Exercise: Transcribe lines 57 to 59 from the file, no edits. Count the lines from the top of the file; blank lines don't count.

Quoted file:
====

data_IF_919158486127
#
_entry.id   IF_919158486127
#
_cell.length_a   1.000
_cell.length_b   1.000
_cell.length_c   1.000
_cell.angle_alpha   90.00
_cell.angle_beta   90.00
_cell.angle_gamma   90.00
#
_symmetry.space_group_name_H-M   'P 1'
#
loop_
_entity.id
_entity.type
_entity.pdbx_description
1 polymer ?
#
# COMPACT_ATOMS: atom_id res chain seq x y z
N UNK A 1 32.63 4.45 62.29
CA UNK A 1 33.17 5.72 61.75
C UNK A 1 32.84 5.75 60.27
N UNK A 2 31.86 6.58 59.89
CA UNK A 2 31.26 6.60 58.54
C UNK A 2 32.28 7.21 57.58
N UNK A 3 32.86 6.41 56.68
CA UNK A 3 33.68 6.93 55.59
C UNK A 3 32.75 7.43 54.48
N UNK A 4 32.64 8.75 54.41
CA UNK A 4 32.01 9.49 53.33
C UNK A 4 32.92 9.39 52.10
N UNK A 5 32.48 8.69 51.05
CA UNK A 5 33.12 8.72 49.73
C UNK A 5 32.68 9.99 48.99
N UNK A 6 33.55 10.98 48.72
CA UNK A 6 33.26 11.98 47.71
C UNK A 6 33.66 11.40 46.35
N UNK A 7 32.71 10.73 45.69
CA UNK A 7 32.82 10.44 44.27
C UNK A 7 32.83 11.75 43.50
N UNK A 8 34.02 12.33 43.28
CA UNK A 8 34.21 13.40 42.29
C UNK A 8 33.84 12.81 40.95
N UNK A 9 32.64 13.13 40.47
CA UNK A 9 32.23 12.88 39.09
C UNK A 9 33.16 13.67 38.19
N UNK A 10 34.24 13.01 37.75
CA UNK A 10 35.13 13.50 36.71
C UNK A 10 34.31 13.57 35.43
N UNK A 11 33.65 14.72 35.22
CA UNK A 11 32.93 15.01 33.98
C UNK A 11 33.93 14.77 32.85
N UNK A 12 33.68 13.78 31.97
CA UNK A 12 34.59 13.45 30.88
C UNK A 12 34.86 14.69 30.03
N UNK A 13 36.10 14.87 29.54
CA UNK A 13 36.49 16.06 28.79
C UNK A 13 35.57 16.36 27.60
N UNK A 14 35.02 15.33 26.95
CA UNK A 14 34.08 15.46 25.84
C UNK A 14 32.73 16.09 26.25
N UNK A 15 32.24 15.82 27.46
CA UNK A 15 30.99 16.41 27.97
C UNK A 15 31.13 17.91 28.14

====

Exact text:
N UNK A 13 36.10 14.87 29.54
CA UNK A 13 36.49 16.06 28.79
C UNK A 13 35.57 16.36 27.60